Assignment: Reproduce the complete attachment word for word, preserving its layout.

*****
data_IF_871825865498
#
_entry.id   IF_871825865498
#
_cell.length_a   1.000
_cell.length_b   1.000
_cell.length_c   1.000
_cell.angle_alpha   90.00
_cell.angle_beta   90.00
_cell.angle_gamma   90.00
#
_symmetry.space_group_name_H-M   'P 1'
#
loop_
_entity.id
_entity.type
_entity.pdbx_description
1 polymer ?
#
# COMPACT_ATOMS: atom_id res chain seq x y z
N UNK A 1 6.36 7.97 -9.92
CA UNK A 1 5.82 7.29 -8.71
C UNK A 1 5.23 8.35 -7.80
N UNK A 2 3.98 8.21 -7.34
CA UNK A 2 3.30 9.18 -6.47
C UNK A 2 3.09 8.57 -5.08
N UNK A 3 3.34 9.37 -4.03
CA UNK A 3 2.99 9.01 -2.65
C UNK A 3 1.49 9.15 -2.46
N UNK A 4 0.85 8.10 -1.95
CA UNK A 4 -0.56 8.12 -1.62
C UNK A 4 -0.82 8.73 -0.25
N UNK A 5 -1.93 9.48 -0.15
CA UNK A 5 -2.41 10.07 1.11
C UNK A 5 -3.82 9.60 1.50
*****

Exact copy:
data_IF_871825865498
#
_entry.id   IF_871825865498
#
_cell.length_a   1.000
_cell.length_b   1.000
_cell.length_c   1.000
_cell.angle_alpha   90.00
_cell.angle_beta   90.00
_cell.angle_gamma   90.00
#
_symmetry.space_group_name_H-M   'P 1'
#
loop_
_entity.id
_entity.type
_entity.pdbx_description
1 polymer ?
#
# COMPACT_ATOMS: atom_id res chain seq x y z
N UNK A 1 6.36 7.97 -9.92
CA UNK A 1 5.82 7.29 -8.71
C UNK A 1 5.23 8.35 -7.80
N UNK A 2 3.98 8.21 -7.34
CA UNK A 2 3.30 9.18 -6.47
C UNK A 2 3.09 8.57 -5.08
N UNK A 3 3.34 9.37 -4.03
CA UNK A 3 2.99 9.01 -2.65
C UNK A 3 1.49 9.15 -2.46
N UNK A 4 0.85 8.10 -1.95
CA UNK A 4 -0.56 8.12 -1.62
C UNK A 4 -0.82 8.73 -0.25
N UNK A 5 -1.93 9.48 -0.15
CA UNK A 5 -2.41 10.07 1.11
C UNK A 5 -3.82 9.60 1.50